Issues and Answers

TV Interviews
posted on:
19 In mar 1979
Individuals - Anwar Sadat, Jimmy Carter. autonomy plan , Ideologies - Communists. States - Egypt, Jordan, Soviet Union (Russia), Syria, USA. Liberty of Men - Individual Liberty. Interim Agreements , Peace , Peace Agreements , peace process with Egypt , Greater Land of Israel - Sinai Peninsula
An extensive interview with Prime Minister Begin on "ABC" about the progress of peace talks with Egypt. Taking place months after the deadline for a full treaty, much of the interview deals with the deal's effects on Egypt's obligations to other Arab nations, Begin's feelings of optimism about the talks and Israel's key role as part of the free world in the Middle East.
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Umatic 17 Transcript

Frank Reynolds: Mr. Prime Minister, we are delighted to have you with us once again on Issues and Answers and we appreciate your taking time from what I know has been a very, very busy schedule in your stay here in Washington to come and talk with us.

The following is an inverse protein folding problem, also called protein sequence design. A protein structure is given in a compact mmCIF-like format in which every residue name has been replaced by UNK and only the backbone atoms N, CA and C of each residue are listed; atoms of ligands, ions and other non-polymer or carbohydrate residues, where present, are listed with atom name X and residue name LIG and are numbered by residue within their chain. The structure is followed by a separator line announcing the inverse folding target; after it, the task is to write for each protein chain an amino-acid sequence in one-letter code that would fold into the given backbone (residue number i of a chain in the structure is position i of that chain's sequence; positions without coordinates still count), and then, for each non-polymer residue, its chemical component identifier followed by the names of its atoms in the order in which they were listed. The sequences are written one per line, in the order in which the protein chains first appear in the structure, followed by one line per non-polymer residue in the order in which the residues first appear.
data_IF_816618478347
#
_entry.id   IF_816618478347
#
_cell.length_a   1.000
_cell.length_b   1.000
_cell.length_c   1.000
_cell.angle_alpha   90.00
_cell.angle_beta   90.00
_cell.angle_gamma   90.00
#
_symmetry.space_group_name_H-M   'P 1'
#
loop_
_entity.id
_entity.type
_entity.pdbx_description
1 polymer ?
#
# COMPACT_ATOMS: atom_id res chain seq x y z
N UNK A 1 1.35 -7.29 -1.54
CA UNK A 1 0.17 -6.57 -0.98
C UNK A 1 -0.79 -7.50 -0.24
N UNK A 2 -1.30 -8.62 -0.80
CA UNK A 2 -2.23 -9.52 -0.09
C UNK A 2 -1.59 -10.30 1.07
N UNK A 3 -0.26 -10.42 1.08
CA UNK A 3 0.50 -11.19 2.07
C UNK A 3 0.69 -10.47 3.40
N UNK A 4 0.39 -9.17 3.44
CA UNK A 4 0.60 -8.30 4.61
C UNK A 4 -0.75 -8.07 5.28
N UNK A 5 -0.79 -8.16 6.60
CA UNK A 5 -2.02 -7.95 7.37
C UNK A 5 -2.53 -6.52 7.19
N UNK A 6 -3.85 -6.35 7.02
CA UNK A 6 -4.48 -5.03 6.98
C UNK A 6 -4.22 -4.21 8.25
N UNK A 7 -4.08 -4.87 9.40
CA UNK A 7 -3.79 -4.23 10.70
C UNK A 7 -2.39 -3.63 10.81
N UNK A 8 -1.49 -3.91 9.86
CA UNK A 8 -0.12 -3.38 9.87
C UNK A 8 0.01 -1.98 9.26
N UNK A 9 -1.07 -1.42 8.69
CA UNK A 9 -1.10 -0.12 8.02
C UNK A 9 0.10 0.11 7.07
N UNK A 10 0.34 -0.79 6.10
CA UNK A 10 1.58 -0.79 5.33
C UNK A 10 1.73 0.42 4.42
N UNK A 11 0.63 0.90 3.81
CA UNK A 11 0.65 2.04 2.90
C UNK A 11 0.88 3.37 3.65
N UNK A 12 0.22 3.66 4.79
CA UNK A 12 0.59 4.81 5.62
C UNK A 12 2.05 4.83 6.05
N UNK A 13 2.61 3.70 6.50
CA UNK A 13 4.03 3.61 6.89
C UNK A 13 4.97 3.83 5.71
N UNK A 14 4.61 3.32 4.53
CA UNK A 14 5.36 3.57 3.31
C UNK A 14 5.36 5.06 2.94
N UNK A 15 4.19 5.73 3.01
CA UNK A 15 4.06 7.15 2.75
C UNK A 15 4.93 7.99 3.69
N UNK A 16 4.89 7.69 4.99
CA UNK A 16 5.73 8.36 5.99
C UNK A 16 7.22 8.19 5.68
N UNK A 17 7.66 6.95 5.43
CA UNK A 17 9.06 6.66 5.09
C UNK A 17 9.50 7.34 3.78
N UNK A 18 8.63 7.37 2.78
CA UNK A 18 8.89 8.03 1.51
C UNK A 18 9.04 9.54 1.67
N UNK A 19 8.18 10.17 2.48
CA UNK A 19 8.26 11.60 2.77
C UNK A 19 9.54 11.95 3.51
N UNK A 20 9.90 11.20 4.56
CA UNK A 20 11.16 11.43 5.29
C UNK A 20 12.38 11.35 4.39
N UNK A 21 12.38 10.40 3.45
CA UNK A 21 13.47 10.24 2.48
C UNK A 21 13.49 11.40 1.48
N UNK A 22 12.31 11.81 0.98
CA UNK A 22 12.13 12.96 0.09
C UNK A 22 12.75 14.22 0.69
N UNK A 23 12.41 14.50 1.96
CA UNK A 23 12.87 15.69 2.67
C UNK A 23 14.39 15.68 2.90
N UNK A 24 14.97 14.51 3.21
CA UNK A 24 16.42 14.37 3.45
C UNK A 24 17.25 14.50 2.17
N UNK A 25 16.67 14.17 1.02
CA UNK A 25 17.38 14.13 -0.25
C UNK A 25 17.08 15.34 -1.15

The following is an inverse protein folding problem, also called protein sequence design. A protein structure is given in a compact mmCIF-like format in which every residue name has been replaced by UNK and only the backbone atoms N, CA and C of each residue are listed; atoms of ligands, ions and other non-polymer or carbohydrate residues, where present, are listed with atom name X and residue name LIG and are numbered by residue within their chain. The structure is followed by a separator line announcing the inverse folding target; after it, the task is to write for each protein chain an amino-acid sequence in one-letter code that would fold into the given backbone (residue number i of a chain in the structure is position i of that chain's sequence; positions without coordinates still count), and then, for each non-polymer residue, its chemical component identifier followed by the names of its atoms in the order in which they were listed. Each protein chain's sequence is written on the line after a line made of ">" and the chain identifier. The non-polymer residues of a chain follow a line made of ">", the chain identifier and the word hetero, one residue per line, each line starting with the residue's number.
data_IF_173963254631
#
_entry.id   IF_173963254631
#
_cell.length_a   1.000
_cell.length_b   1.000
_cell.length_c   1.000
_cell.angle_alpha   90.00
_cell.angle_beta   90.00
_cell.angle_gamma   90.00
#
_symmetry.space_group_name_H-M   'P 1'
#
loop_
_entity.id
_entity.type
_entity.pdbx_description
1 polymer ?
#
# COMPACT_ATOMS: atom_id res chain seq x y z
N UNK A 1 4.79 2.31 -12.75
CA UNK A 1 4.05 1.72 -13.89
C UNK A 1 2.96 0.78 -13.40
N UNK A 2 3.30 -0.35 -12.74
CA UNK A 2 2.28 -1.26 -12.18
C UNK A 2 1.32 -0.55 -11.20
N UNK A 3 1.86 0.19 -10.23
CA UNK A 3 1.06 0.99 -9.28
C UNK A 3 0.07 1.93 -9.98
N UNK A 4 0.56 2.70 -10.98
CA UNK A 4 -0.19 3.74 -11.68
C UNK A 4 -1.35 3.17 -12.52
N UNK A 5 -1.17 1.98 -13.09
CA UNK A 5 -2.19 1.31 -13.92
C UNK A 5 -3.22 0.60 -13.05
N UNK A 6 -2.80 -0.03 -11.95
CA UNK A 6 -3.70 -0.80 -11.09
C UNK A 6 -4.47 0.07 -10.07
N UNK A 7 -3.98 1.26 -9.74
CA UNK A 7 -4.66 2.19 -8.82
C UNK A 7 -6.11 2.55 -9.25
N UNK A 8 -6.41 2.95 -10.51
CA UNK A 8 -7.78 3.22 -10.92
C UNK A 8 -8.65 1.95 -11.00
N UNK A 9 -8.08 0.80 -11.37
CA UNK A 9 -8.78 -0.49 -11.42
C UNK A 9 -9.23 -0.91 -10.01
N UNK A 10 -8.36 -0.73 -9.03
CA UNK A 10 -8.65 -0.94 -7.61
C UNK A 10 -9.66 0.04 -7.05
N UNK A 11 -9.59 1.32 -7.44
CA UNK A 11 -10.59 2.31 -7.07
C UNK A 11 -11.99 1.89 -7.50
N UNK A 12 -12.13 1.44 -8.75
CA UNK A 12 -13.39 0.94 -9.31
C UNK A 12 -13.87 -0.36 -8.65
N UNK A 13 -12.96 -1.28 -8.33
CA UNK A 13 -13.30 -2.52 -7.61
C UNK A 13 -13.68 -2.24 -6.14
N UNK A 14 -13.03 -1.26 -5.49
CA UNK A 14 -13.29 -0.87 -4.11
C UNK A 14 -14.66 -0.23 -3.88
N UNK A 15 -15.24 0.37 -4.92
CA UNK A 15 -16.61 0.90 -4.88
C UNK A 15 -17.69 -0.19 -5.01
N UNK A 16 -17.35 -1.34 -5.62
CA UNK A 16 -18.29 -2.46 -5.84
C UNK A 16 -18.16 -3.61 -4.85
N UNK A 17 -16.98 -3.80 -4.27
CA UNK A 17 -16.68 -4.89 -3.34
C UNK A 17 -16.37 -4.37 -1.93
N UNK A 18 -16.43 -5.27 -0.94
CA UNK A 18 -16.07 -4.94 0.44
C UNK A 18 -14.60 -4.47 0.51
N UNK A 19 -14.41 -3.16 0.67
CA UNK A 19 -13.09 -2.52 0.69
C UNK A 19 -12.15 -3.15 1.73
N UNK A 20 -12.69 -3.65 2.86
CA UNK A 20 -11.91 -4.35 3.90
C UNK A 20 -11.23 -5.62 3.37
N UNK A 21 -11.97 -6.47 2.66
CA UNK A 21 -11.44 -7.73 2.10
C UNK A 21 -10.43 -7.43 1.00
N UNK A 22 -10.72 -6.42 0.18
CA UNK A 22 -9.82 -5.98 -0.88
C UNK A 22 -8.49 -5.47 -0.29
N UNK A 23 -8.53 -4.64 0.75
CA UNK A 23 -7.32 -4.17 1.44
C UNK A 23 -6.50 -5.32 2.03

Indeed it is.

I would like to go back to your opening statement when you got off the plane at Andrews Air Force Base the other day. And you said, if I quote you correctly, "It is my duty to state that negotiations between Egypt and Israel have reached a stage of deep crisis." Is that still true, sir, after your conversations here?

Yes, as long as we didn't solve the main issues, of course there is a deep crisis. For instance, in the draft peace treaty, which we were prepared to sign, which was reached between the two delegations on the 11th of November, there are two stipulations which I call the heart and the soul of the treaty, namely one, that it doesn't depend on the action or inaction of any other party, and the other, that there is a conflict between the agreements which Egypt signed for 30 years with all the Arabic countries, amongst them the most implacable enemies of Israel, like Iraq, Libya and others, if there's a conflict between those agreements and the peace treaty, the commitments under the peace treaty with Israel will be binding and also carried out. As I said, if these two stipulations should be either deleted or interpreted away, then there is no peace treaty.